The roads lobby has long argued that the scheme is a vital link for the capital's motorists. It would have joined the North and South Circular roads, as well as the A2 to the channel ports, and provided a new way into Docklands from south London.
However, opponents said that it would have created a new commuting route into the City, and the Department of Transport is opposed to providing additional capacity to allow commuting by road.
The East London River Crossing was first mooted in the Abercrombie plan to rebuild London after the war and was agreed by the Government in 1979. Although it was endorsed by two public inquiries, both inspectors said that there should be a tunnel underneath Oxleas Wood in south-east London to preserve it. However, this was turned down on the grounds of cost by the Department of Transport.
Although the Government says a crossing will eventually be built, it cannot be completed before the end of the decade because a public inquiry will be needed. The plan may end up like a series of ill-fated road schemes in the capital, from the motorway boxes of the early 1970s to, more recently, the London road assessment studies which envisaged the construction of pounds 4bn worth of roads and tunnels and the destruction of 3,500 homes. They were scrapped in 1990. Only one or two schemes in London survive, such as the M11 link and the widening of the North Circular. The Government will be hard pushed to come up with an environmentally acceptable river crossing.
It is still committed to its pounds 2bn per year roads programme which, unlike other manifesto pledges, has so far escaped Treasury cuts.
Environmentalists argue that the Department of Transport is really a ministry for roads. Their arguments were given strength last year when John MacGregor, the Secretary of State for Transport, resisted any attempt in the public spending round to reduce the roads programme. Instead, he allowed extensive reductions in support for investment by British Rail and London Transport.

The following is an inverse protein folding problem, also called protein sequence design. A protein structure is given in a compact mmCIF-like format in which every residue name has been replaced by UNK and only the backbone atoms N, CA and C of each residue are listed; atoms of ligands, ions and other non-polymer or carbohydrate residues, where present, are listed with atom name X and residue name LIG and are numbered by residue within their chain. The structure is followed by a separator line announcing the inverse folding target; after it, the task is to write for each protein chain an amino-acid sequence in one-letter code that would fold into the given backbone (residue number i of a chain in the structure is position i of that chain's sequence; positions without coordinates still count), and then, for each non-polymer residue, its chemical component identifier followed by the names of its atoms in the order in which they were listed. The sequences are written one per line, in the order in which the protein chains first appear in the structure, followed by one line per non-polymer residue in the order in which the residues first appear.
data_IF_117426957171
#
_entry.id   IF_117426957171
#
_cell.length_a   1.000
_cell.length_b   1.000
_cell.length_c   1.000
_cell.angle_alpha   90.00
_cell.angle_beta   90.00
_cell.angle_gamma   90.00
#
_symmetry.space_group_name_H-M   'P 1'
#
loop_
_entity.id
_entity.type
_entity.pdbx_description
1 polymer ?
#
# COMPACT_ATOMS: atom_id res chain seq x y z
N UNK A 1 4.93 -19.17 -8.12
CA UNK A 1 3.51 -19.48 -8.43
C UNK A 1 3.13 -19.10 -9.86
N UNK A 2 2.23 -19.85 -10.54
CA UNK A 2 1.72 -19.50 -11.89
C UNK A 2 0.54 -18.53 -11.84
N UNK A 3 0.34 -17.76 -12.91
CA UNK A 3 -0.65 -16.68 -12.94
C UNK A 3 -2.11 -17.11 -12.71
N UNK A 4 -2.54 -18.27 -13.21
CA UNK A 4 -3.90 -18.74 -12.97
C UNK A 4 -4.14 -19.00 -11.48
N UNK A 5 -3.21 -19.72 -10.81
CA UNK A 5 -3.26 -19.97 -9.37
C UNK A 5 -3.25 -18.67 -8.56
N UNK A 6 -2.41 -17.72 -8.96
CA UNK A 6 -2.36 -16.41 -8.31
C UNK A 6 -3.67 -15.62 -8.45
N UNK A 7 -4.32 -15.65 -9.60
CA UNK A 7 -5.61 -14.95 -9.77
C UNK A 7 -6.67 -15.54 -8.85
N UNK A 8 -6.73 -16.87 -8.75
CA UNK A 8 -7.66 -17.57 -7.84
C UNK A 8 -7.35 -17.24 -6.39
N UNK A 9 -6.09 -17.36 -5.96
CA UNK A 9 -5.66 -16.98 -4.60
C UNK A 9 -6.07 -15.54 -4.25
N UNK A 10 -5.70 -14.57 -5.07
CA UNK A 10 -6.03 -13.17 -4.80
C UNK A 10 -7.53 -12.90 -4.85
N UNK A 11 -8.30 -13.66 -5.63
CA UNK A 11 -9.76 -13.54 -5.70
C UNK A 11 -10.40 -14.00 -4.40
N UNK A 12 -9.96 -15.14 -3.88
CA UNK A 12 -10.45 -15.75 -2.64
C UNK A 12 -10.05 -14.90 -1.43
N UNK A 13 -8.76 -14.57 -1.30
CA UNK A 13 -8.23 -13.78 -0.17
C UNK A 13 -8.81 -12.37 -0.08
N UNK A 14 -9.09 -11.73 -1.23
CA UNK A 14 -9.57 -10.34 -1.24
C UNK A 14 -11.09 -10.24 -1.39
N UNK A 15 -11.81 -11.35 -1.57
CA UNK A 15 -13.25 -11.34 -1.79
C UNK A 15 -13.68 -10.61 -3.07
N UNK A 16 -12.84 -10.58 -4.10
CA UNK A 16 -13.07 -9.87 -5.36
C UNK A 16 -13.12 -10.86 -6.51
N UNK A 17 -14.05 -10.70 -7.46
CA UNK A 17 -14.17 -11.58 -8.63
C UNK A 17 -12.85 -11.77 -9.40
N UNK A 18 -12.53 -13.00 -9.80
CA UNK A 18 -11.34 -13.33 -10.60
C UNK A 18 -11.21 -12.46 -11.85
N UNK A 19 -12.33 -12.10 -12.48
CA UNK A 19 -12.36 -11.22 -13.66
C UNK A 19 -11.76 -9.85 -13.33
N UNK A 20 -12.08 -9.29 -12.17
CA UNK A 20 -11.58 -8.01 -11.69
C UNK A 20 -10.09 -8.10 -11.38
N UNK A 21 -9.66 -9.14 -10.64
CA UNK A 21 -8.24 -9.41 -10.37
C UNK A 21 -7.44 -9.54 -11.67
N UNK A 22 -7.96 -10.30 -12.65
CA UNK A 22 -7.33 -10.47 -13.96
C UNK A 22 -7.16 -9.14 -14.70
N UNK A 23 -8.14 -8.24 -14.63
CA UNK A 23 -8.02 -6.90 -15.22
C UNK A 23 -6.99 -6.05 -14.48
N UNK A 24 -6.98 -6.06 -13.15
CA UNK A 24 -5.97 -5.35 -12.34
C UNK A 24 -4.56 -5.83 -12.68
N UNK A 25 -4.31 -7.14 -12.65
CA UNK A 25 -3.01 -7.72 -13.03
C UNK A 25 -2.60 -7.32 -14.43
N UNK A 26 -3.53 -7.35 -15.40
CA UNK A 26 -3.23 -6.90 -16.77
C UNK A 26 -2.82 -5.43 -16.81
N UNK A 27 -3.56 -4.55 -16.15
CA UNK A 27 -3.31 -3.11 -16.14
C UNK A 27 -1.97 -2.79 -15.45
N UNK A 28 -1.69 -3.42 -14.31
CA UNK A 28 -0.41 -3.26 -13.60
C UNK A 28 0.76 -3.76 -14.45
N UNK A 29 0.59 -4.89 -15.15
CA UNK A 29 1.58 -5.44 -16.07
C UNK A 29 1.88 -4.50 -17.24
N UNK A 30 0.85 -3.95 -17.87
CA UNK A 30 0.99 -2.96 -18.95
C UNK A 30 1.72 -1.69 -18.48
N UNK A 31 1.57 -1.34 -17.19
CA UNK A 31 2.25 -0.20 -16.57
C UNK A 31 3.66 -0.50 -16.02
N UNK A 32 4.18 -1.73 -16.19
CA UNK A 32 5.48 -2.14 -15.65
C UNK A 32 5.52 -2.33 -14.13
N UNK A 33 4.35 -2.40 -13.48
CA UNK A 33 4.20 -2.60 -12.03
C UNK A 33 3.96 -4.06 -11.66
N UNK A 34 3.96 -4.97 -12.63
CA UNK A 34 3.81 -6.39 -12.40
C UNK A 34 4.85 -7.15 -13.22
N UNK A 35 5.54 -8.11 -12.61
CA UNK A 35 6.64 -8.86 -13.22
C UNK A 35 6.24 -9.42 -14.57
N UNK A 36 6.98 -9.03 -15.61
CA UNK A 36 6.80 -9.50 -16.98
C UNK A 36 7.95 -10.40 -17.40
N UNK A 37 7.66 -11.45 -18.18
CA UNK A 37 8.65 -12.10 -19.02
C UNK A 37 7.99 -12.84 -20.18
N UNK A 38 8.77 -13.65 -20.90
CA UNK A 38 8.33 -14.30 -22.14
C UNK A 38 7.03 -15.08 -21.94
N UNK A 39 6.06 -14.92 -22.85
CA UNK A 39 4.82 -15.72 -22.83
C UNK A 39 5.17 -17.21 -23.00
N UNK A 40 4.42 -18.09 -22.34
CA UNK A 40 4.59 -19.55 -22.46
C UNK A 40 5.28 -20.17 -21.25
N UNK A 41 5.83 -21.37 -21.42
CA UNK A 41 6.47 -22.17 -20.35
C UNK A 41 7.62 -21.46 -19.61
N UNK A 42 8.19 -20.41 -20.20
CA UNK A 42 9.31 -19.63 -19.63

However, the decision on Oxleas Wood is the third recent major change to a road scheme, implying that the Government appears readier to concede to the environmentalists' arguments. Last March, the Department of Transport scrapped two projected routes at Hindhead Common in Surrey in favour of a pounds 30m tunnel, precisely the option that was rejected at Twyford Down in Hampshire, where construction is well under way. A scheme to build a bypass round Hereford was also thrown out.
So far, however, these decisions seem more like a recognition of the political realities of having a small parliamentary majority since the anti- roads campaigners have managed to muster the support of local Tory MPs.
The proposed widening of part of the M25 in Surrey demonstrates the Government's vulnerability on this issue. Although Mr MacGregor has argued that it is vital to keep traffic moving around London, residents opposed to the scheme have won backing from some prominent Tory MPs.
Anti-roads lobbyists argue that there are many more environmentally valuable sites than Oxleas Wood across the country which are threatened by roadbuilding and yesterday's decision will give campaigners against them great succour.
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